GCSEs focus on Bond films and war in Iraq

18th April 2008 at 01:00
Pupils will to get the chance to assess the rights and wrongs of the Iraq war and consider why people become terrorists in a new GCSE.

The history exam from the OCR board is the most eye-catching of new syllabuses starting next year that will also contain questions on action adventure films in media studies and humanism in RE.

On Iraq, topics include the debate on weapons of mass destruction and the country's post-invasion condition, along with Saddam Hussein's human rights record. Thousands of secondary pupils took part in protests against the invasion in 2003.

Sean Lang, honorary secretary of the Historical Association, said: "Giving pupils the chance to study the Iraq war will be a very popular move but teachers will have to make sure they set aside their own views."

OCR's history B syllabus also risks controversy by inviting students to consider how effective terrorism has been since 1969. They are asked to address the questions: "Why do people become terrorists?" and "Why is terrorism generally condemned?"

The effectiveness of three groups - the IRA, the Palestinian Liberation Organisation and al-Qaeda - will also be covered.

Another history exam, by rival board Edexcel, includes a section on the July 2005 London bombings.

The textual analysis unit of OCR's media studies course will now include an optional section on action adventure films. Pupils will be shown an unseen extract from an action adventure film lasting between three and five minutes, which could be taken from any film in the genre, such as James Bond and Indiana Jones films.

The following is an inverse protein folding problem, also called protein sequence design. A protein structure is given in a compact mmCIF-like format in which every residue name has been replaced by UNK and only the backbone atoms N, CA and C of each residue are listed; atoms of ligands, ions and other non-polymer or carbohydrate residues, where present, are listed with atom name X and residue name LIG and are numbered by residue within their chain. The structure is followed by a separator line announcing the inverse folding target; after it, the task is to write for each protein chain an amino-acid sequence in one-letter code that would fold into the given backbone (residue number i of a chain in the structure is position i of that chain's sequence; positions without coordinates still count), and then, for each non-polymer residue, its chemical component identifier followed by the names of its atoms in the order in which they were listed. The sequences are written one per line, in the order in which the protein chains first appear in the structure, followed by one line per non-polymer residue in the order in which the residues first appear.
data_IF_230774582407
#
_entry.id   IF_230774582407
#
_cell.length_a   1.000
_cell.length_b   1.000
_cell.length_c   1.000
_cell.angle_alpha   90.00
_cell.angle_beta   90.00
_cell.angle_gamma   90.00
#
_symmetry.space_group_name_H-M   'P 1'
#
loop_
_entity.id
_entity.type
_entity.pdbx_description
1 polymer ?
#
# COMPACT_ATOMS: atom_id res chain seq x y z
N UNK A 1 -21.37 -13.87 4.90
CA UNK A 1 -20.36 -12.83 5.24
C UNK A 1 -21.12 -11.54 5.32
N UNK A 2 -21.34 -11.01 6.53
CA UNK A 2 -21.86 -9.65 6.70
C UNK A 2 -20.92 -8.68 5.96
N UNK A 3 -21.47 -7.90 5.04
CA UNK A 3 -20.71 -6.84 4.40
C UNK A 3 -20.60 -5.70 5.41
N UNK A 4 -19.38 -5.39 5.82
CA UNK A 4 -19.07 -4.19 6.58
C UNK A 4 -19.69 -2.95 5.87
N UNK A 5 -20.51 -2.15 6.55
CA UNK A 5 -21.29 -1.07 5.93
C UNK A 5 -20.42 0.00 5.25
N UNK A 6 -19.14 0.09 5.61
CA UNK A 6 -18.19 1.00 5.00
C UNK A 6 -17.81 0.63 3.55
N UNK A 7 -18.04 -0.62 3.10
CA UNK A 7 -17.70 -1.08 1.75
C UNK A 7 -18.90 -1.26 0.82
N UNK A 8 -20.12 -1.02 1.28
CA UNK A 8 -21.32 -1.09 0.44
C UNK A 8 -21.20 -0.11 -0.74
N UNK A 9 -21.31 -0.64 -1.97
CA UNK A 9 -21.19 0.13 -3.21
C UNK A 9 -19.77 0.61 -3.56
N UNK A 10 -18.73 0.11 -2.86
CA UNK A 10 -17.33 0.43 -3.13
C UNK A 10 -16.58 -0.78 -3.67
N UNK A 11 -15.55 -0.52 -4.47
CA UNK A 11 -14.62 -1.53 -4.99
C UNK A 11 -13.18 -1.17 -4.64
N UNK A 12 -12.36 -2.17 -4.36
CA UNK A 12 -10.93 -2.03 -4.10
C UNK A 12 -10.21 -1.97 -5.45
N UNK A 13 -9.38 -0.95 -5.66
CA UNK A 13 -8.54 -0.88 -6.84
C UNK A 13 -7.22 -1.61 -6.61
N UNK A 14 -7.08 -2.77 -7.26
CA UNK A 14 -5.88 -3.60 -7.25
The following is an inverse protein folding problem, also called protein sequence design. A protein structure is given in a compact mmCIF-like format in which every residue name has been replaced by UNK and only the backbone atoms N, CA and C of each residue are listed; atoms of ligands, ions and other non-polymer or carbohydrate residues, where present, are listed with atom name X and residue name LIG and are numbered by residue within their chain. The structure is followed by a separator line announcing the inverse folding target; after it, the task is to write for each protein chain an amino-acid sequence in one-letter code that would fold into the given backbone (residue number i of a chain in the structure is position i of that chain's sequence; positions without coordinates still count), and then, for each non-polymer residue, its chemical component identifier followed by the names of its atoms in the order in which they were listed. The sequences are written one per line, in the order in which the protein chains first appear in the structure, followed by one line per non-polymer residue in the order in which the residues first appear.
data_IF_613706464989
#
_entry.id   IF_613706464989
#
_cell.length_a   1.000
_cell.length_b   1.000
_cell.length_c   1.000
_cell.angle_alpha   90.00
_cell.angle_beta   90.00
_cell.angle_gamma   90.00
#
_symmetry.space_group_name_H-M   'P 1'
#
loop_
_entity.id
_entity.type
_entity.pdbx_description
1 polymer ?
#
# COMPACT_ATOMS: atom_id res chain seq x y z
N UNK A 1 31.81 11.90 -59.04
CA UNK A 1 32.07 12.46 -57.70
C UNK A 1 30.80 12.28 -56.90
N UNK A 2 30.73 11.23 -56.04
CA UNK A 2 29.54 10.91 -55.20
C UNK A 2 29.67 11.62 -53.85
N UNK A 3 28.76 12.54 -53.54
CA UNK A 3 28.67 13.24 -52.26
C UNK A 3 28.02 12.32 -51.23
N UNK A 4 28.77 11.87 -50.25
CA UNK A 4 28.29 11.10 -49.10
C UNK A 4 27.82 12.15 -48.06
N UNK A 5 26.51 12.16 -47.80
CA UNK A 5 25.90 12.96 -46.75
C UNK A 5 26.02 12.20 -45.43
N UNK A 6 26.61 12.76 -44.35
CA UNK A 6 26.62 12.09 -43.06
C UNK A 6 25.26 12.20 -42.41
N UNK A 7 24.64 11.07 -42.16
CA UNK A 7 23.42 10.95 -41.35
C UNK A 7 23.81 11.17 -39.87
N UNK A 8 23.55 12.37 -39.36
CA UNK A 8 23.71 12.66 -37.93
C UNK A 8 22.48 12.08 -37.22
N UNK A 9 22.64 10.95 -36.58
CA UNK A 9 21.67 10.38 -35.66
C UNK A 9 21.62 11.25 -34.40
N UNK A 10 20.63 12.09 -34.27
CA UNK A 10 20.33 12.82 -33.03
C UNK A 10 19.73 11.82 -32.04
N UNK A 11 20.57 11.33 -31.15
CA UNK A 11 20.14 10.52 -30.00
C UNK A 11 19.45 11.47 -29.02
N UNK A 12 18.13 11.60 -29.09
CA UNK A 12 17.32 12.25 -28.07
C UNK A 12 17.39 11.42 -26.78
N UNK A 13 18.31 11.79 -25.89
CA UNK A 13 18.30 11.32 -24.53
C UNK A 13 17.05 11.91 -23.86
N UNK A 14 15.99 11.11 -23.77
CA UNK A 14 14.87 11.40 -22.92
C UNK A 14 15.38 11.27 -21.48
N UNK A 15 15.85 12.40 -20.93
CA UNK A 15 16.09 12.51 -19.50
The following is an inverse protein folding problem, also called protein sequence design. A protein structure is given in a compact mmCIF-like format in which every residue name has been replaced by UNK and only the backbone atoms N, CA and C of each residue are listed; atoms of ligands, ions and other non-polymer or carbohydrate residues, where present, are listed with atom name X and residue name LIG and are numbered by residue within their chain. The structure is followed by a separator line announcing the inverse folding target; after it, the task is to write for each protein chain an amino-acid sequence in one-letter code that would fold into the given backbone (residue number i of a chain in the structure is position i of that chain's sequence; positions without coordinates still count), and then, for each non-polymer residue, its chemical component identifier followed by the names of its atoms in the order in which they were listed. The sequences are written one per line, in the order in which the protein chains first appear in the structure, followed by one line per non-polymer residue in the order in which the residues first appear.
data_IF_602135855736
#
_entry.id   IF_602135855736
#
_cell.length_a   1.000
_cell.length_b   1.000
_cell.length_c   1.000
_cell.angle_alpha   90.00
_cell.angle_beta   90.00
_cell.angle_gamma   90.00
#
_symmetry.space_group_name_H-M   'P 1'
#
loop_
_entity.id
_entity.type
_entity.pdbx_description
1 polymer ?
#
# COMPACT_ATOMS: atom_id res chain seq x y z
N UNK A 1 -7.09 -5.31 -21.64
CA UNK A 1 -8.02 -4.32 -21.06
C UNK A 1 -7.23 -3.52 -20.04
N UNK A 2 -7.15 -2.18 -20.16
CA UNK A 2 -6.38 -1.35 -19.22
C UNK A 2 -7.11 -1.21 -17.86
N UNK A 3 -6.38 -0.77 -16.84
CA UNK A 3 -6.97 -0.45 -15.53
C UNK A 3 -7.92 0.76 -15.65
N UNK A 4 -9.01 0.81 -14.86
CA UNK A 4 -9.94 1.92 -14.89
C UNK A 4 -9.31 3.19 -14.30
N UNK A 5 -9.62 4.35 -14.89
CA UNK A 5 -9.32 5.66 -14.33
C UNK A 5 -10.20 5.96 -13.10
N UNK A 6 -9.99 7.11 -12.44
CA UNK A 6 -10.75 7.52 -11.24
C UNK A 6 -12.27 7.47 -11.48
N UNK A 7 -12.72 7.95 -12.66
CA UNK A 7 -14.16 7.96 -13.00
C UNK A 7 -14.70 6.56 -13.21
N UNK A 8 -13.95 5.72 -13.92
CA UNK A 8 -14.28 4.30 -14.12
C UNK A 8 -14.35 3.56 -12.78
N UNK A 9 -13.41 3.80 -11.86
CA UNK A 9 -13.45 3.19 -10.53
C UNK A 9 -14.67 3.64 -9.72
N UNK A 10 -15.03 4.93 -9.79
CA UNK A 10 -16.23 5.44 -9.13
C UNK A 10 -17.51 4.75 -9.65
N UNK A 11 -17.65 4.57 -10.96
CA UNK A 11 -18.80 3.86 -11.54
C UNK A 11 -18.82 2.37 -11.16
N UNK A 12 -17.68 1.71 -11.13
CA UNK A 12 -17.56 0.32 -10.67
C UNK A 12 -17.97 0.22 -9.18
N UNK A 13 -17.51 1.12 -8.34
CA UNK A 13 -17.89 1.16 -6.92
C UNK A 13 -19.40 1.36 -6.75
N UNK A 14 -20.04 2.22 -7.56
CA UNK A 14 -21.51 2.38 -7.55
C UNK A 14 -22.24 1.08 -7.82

Ian McNeilly, of the National Association for the Teaching of English, said action adventure was a valid course of study. "It's easy to denigrate genres that aren't considered academically robust," he said. "But like any other genre, it has certain characteristics that can be assessed and investigated."

In a religious studies GCSE from OCR, focusing on philosophy and ethics, students can choose to study humanism alongside one of six religions, and to address issues such as euthanasia and abortion.

The board said its new course reflected the growing number of humanists in the UK.

Andrew Copson, director of education at the British Humanist Association, said surveys showed more than a third of the UK population shared humanist views on morality. "It's great that OCR has brought humanism within the scope of its GCSE," he said.

Full GCSE coverage, pages 16-17.

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